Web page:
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3 of 3 people found the following review helpful
on 8 March 2014
Baptism of Fire is the third full novel of the Witcher series, following on directly from Time Of Contempt and Blood Of Elves. For me it's highlight is the wonderful character interplay that Andrezj Sapkowski became renowned for when the novel was originally released in polish in the late 1990's. It is set in a world which is heating up with each novel over the series and in Baptism of Fire we really begin to see the saga of Geralt of Rivia unraveling. The translation is also good, if that can be believed. Be warned: minor spoilers below.

Continuing on Time Of Contempt, Geralt is severely wounded and with his eternal companion Dandelion in Brokilon forest. Ciri is somewhere in the Nilfgardian provinces, where Geralt is convinced she is in danger. Yennefer has gone missing, whilst the other sorceresses dabble in a secret political 'lodge' to forge the world in a way that they desire. Against all this the Empire of Nilfgaard has broken the truce made In 'Contempt and invaded the Northern Kingdoms again, this time in Brugge, south of Temeria. In short, there really is a lot to follow in the novel, and though the novel focuses primarily on Geralt and his desire to find Ciri the events of the world are in action, constantly driving on the plot, driving Sapkowski's complex characters further and further, towards Geralt;s literal 'baptism of fire' in the novels final pages.

Over the course of the novel, Geralt meets several entirely new characters, each as complex and wonderfully built as himself. Milva: a woman, secretly pregnant, escorting scoia'tael to the safety of Brokilon, Regis: a powerful higher vampire who has vowed not to drink blood & Cahir, the Nilfgaardian who isn't a Nilfgaardian continues to hound the Witcher from the previous novels: the three of them will stick with Geralt to the very end, not that it's easy getting to that point. Zoltan Chivay: a dwarf & the leader of a troupe fleeing the war joins with Geralt at least for this part of the company's journey too. The interplay between these characters are all wonderfully crafted, whatever the scene and by the end of the novel not just each individual character has come a long way but also the entire group itself.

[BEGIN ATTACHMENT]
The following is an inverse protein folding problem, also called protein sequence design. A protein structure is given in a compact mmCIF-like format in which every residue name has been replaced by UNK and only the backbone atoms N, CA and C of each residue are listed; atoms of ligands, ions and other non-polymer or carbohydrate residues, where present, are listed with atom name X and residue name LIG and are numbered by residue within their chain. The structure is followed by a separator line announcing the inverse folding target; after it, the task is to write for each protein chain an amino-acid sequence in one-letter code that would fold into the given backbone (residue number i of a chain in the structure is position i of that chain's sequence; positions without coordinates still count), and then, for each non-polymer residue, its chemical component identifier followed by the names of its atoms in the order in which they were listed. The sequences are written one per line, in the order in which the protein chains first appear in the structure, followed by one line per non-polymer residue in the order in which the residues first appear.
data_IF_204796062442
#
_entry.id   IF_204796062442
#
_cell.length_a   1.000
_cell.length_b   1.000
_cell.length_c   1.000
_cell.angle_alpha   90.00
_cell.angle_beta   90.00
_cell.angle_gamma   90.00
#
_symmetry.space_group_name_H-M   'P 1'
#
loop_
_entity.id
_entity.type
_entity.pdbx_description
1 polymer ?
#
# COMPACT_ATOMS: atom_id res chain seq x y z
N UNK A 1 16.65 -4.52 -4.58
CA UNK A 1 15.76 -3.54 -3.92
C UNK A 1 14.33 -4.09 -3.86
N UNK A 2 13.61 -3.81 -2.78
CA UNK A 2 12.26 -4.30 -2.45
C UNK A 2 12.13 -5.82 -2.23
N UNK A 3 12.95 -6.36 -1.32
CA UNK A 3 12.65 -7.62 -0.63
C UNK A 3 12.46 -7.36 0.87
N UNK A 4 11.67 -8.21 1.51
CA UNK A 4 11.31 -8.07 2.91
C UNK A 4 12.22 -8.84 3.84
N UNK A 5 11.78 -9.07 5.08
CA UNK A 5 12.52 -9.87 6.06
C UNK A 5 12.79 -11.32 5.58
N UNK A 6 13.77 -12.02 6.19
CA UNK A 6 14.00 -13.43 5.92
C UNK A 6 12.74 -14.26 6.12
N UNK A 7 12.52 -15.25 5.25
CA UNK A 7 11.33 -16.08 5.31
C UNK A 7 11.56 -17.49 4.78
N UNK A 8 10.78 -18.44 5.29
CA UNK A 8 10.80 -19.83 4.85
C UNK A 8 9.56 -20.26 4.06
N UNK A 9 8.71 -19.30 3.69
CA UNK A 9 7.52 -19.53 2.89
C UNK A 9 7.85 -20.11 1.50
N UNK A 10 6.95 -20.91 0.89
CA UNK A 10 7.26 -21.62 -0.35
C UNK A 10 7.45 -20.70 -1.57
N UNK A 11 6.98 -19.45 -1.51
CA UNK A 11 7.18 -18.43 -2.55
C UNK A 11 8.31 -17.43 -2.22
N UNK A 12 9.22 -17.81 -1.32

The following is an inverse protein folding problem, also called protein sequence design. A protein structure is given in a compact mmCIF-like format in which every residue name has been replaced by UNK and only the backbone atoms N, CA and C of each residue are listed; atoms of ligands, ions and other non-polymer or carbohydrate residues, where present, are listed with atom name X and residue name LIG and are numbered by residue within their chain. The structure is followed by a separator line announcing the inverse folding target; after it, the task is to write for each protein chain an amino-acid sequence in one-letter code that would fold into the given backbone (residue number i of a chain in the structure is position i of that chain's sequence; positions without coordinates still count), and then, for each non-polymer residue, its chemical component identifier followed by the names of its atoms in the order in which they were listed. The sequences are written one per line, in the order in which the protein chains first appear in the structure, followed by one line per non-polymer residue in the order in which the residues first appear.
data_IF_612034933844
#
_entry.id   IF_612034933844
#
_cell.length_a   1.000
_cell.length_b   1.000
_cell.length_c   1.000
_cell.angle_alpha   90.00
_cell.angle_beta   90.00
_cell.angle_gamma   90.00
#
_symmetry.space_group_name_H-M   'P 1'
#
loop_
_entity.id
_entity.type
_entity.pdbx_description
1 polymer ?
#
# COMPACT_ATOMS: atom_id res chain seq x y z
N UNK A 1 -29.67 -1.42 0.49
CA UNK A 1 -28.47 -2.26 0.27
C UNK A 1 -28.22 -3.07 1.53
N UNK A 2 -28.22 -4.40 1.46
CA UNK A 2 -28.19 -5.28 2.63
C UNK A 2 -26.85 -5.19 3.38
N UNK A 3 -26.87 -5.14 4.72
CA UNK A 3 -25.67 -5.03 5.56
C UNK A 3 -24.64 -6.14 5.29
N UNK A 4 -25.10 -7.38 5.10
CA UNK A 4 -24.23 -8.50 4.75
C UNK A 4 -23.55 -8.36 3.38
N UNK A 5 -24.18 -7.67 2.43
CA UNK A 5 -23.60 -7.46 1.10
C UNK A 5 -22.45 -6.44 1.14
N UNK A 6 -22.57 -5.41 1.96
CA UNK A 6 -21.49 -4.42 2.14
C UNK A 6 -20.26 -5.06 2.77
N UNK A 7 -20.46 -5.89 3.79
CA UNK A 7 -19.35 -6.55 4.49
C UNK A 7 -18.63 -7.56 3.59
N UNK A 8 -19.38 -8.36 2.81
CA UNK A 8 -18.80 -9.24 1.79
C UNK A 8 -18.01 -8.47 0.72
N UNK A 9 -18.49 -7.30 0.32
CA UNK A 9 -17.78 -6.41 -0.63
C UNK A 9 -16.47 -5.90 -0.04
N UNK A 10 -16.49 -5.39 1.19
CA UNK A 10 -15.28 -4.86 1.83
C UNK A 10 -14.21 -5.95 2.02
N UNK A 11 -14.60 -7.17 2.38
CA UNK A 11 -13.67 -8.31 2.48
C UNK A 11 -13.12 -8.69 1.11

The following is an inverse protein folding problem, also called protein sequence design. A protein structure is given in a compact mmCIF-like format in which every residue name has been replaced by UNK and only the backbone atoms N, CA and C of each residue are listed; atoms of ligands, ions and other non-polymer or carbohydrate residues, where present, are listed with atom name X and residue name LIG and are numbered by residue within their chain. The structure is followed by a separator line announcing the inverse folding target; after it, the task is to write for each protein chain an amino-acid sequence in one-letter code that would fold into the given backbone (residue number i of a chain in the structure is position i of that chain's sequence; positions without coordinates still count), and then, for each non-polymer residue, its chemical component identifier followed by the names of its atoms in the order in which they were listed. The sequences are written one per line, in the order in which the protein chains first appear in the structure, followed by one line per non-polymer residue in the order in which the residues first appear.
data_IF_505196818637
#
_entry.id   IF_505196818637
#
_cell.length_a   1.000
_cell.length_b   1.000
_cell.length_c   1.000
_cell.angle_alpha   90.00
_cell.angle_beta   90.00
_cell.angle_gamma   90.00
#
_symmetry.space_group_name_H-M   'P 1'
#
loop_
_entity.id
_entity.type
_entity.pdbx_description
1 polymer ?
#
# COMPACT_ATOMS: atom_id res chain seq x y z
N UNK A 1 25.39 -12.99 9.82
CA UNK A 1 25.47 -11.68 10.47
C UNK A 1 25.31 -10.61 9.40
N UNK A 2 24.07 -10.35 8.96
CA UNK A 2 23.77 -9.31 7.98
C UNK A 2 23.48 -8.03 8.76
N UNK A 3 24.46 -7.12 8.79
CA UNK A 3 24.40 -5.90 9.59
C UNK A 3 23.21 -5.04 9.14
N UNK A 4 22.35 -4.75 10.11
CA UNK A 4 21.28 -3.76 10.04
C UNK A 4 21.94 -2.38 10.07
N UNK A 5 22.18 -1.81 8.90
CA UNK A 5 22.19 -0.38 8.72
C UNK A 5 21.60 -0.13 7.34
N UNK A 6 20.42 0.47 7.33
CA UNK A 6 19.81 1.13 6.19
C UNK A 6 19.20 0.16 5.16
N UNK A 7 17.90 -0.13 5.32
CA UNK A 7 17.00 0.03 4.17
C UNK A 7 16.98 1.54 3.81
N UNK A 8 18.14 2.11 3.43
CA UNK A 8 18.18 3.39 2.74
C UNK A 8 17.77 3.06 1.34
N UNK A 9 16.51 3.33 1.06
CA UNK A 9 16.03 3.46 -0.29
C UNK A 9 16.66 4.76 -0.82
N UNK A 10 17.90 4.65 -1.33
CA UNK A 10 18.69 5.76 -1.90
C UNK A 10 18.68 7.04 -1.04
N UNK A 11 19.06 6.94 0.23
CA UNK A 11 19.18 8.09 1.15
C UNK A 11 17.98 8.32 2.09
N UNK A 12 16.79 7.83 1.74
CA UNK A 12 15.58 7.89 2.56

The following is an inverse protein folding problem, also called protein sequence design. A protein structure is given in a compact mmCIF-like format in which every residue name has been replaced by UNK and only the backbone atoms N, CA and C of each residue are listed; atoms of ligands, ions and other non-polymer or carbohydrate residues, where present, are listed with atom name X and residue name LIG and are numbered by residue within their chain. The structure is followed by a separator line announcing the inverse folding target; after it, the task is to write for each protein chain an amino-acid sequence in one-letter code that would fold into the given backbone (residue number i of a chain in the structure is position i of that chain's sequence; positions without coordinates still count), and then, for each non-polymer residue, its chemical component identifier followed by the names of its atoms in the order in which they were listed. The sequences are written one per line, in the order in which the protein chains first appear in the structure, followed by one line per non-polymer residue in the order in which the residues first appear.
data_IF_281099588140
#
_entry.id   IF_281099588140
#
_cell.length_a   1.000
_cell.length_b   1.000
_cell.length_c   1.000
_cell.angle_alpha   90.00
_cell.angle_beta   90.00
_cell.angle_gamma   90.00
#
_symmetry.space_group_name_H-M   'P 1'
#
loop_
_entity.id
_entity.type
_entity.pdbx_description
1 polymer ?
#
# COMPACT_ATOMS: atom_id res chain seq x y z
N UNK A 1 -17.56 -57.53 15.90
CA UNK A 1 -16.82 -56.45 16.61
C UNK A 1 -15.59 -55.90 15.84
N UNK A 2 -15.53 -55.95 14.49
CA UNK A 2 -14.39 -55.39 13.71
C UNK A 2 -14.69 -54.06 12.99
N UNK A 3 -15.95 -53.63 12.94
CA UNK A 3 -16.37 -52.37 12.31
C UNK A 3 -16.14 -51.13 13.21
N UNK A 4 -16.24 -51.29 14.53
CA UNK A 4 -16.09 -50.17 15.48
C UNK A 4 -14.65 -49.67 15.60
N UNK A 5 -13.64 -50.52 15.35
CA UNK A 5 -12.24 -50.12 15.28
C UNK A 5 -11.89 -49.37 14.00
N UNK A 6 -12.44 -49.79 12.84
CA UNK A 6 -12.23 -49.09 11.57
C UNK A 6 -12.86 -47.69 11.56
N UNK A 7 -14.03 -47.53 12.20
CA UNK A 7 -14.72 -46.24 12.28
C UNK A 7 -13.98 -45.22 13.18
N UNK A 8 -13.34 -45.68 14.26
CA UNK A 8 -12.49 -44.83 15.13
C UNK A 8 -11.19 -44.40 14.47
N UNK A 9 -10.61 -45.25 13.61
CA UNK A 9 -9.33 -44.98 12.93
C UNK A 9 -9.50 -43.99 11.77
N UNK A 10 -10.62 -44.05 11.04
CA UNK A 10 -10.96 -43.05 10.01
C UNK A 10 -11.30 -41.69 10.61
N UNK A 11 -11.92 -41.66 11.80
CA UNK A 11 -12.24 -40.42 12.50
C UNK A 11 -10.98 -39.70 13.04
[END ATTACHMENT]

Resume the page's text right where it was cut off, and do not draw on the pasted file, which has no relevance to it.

The translation, completed by David French (who has experience with Sapkowski's work including the previous novel 'Time of Contempt'), is overall very good. Throughout the novel there are one or two small errors however; these are only small. Truthfully, I feel these errors could easily be down to an overlooked typo and are not outright translation issues, as has often been a gripe in the past for the translations of the Witcher saga in English. With this release, I hope David French has proven both to the fans of the series and to Gollancz that he is the right man to continue translating Sapkowski's work into English.
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1 of 1 people found the following review helpful
on 2 May 2015